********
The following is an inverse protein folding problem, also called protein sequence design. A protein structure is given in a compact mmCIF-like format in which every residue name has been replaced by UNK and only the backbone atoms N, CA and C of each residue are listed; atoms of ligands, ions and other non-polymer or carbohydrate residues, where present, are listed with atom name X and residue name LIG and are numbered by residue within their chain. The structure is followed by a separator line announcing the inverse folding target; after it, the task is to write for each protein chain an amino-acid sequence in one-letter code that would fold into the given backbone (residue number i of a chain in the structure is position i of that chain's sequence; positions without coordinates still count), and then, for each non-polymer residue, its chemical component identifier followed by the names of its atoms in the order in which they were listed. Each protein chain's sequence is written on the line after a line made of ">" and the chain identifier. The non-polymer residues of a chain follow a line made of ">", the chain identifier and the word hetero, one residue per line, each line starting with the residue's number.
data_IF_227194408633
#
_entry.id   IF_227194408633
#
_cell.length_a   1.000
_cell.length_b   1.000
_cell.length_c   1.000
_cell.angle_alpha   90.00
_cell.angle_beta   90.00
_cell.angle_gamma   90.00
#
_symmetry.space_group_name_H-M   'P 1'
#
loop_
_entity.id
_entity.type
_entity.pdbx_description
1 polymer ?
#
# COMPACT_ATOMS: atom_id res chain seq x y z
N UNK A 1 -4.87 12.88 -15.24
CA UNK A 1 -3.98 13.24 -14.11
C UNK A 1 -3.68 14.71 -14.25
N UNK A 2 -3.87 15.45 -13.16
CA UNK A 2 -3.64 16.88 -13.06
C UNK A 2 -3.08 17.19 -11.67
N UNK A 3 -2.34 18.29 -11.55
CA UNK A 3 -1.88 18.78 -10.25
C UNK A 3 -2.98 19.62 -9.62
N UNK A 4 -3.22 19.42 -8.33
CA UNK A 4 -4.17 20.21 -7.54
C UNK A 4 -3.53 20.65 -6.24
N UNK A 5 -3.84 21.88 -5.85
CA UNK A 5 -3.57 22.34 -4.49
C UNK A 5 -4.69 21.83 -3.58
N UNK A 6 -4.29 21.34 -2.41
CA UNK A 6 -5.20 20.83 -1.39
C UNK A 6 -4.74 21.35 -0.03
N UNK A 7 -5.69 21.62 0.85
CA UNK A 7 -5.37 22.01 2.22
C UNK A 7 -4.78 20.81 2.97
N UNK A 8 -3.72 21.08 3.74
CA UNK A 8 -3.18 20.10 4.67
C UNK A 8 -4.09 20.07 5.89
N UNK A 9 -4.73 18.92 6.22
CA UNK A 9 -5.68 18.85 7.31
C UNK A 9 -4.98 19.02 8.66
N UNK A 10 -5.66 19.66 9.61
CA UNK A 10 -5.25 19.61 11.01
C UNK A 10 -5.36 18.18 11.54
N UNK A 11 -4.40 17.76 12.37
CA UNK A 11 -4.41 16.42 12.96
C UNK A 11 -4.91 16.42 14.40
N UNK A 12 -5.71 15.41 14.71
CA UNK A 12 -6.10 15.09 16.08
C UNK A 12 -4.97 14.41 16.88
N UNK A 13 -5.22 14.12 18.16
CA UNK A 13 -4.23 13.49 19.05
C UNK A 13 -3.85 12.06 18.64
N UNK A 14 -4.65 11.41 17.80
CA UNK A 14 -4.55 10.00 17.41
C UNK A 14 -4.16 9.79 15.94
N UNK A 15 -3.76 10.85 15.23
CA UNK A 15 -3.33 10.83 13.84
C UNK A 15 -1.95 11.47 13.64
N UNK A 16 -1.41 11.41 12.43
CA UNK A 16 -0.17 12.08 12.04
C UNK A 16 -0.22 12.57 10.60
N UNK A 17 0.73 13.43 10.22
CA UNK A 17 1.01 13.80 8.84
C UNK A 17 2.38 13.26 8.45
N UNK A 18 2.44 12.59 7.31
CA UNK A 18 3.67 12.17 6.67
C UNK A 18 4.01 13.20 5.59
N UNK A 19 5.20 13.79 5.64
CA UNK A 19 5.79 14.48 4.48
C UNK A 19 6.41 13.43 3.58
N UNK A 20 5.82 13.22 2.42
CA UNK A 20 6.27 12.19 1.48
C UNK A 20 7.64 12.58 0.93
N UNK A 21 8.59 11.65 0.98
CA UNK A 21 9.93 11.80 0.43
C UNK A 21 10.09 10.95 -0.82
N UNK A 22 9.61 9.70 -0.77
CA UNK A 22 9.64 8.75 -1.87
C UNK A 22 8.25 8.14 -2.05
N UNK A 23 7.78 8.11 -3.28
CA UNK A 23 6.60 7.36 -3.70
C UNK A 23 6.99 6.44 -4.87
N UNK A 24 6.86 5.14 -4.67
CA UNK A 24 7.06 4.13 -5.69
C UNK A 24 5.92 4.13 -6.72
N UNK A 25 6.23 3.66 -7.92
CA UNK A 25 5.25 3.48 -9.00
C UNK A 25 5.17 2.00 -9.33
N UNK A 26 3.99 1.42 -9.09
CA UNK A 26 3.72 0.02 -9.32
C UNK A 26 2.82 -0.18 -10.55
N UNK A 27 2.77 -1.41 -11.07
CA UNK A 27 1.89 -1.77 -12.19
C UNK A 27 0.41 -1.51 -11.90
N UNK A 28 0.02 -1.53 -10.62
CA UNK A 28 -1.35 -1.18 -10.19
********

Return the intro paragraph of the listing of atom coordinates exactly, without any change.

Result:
The following is an inverse protein folding problem, also called protein sequence design. A protein structure is given in a compact mmCIF-like format in which every residue name has been replaced by UNK and only the backbone atoms N, CA and C of each residue are listed; atoms of ligands, ions and other non-polymer or carbohydrate residues, where present, are listed with atom name X and residue name LIG and are numbered by residue within their chain. The structure is followed by a separator line announcing the inverse folding target; after it, the task is to write for each protein chain an amino-acid sequence in one-letter code that would fold into the given backbone (residue number i of a chain in the structure is position i of that chain's sequence; positions without coordinates still count), and then, for each non-polymer residue, its chemical component identifier followed by the names of its atoms in the order in which they were listed. Each protein chain's sequence is written on the line after a line made of ">" and the chain identifier. The non-polymer residues of a chain follow a line made of ">", the chain identifier and the word hetero, one residue per line, each line starting with the residue's number.